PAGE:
Himadri Pakrasi

Myron and Sonya Glassberg/Albert and Blanche Greensfelder Distinguished University Professor

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Pakrasi is director of the International Center for Advanced Renewable Energy and Sustainability (I-CARES). He conducts his research in the areas of systems biology, photosynthesis, and metal homeostasis. He also directs two large-scale multiinstitutional Systems Biology projects, NSF-FIBR and PNNL Grand Challenge. Pakrasi is deeply engaged in bridging research interests in Physical and Biological Sciences.


Water world

Three Washington University in St. Louis scientists studied the great granddaddy of all photosynthetic organisms — a strain of cyanobacteria — to develop the first experimental map of that organism’s water world.

$2.4 million instrument upgrade will let scientists see what is happening inside microbes​​

The U.S. Department of Energy has awarded David Fike, PhD, associate professor of earth and planetary sciences, $2.4 million to adapt a powerful chemical microscope called the 7F-GEO SIMS for biological samples. The updated instrument’s ability to map the chemistry inside cells will boost research on microbes that are promising candidates for biofuel or bioenergy production.

Major Indo-U.S. Advanced Bioenergy Consortium launches

The government of India’s Department of Biotechnology, Indian corporate leaders and Washington University in St. Louis have invested $2.5 million to launch the Indo-U.S. Advanced Bioenergy Consortium for Second Generation Biofuels (IUABC). The goal of the center is to increase biomass yield in plants and algae, enabling downstream commercial development for cost-effective, efficient and environmentally sustainable production of advanced biofuels.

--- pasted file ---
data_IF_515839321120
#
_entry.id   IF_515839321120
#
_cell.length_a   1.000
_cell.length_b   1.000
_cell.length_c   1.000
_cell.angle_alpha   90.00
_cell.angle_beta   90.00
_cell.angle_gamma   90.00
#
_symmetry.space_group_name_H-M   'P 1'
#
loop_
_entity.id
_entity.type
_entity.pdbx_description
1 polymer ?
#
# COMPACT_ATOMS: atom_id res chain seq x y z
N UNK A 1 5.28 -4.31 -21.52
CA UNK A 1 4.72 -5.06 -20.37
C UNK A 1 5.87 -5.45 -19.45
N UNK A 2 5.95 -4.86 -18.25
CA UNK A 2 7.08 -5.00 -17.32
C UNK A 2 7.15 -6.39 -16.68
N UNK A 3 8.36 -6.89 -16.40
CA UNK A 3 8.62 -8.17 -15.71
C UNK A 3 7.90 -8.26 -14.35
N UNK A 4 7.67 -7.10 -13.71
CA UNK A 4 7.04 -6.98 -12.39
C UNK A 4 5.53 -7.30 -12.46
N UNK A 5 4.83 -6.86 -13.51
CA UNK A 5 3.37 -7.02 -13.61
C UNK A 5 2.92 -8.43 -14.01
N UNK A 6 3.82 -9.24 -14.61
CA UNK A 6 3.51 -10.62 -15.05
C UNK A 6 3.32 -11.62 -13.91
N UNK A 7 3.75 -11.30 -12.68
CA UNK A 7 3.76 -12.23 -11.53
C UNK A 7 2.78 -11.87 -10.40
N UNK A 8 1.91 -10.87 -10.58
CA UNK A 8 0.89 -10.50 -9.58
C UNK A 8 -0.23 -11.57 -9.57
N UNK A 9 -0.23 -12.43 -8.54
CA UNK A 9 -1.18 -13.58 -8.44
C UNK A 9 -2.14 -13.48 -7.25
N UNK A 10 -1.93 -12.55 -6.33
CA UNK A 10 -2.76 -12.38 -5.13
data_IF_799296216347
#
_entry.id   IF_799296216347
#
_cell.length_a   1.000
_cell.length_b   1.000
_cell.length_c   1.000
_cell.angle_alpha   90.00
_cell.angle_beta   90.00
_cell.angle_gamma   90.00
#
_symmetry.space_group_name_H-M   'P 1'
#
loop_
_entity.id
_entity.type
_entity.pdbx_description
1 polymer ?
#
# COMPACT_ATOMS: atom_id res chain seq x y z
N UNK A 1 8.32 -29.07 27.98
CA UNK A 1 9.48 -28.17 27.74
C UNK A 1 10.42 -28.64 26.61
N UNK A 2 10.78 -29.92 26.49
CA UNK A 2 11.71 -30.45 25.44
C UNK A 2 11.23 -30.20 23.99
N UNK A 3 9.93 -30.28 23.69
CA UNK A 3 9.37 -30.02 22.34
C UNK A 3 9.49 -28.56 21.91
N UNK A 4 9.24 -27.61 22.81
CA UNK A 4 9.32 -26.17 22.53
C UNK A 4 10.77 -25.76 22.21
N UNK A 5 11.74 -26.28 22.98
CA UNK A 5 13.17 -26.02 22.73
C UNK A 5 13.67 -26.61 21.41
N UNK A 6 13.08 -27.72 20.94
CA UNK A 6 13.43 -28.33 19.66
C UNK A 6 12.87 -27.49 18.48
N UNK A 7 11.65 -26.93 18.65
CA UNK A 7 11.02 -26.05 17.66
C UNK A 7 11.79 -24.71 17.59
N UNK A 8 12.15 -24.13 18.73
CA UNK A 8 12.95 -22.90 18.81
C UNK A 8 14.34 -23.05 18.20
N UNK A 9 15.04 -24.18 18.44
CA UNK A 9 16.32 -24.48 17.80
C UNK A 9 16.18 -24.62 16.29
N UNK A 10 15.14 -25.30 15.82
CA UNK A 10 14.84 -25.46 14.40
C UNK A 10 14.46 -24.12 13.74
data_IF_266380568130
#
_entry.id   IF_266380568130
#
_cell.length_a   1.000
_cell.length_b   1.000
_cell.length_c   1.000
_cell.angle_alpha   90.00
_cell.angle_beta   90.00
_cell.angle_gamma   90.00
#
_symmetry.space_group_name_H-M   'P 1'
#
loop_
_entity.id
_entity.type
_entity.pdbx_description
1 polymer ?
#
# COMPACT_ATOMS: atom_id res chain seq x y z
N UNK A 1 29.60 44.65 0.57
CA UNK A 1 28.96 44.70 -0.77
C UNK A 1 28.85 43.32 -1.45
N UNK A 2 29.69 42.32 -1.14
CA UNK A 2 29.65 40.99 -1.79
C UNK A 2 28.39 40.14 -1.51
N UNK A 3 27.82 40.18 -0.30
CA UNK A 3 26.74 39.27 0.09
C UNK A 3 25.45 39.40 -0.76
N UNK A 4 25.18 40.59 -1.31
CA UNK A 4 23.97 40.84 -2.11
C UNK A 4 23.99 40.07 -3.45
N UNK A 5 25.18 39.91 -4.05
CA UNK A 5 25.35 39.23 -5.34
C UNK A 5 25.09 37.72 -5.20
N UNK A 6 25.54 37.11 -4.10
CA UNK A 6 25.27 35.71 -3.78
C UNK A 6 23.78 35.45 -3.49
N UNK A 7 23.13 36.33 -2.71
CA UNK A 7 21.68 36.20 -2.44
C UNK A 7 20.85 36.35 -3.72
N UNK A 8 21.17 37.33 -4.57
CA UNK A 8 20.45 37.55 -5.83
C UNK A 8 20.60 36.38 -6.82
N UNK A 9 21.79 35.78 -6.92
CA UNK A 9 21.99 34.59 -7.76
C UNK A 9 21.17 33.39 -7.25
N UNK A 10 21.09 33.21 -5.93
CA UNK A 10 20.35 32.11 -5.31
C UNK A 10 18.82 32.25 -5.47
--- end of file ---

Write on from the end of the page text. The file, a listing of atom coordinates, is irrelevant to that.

Sustainable design

Winning teams in the I-CARES Student Competition displayed their sustainability projects on the Danforth Campus of Washington University in St. Louis last week. The annual competition asks students to propose a physical installation in the area of climate change, renewable energy or sustainable design.

Creating plants that make their own fertilizer

Much of modern agriculture relies on biologically available nitrogenous compounds (called “fixed” nitrogen) made by an industrial process developed by German chemist Fritz Haber in 1909. Himadri Pakrasi, PhD, a scientist at Washington University in St. Louis, thinks it should be possible to design a better nitrogen-fixing system. His idea is to put the apparatus for fixing nitrogen in plant cells, the same cells that hold the apparatus for capturing the energy in sunlight. The National Science Foundation just awarded Pakrasi and his team $3.87 million to explore this idea further.